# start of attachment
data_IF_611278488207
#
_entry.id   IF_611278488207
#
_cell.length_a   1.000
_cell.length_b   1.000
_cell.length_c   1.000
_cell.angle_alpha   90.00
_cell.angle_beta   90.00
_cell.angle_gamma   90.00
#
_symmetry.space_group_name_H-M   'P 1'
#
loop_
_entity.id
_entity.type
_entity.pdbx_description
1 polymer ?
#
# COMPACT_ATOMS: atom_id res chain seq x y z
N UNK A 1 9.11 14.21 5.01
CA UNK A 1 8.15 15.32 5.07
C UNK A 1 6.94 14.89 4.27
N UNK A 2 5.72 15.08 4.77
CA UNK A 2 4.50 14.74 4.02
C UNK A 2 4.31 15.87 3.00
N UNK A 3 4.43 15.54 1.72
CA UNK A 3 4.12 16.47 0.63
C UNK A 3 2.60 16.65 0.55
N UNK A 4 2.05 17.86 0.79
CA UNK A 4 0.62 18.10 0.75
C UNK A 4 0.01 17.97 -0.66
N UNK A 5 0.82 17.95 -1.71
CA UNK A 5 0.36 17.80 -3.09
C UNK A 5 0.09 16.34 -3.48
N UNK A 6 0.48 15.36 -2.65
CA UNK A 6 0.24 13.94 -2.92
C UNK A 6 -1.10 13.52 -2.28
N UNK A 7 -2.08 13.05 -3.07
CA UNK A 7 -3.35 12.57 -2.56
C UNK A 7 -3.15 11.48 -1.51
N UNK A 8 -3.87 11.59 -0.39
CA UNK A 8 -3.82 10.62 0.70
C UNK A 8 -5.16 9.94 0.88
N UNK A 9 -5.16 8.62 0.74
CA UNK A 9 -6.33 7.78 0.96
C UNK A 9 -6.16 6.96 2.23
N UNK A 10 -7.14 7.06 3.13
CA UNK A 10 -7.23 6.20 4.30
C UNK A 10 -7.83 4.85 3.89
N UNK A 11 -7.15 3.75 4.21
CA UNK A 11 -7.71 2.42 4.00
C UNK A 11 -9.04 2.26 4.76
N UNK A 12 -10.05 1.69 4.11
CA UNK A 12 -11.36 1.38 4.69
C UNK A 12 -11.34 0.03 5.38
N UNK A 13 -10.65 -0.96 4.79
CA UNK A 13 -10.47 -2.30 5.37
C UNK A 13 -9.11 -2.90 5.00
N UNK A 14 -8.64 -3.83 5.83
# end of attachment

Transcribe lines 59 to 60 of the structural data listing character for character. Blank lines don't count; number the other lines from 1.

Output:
C UNK A 13 -9.11 -2.90 5.00
N UNK A 14 -8.64 -3.83 5.83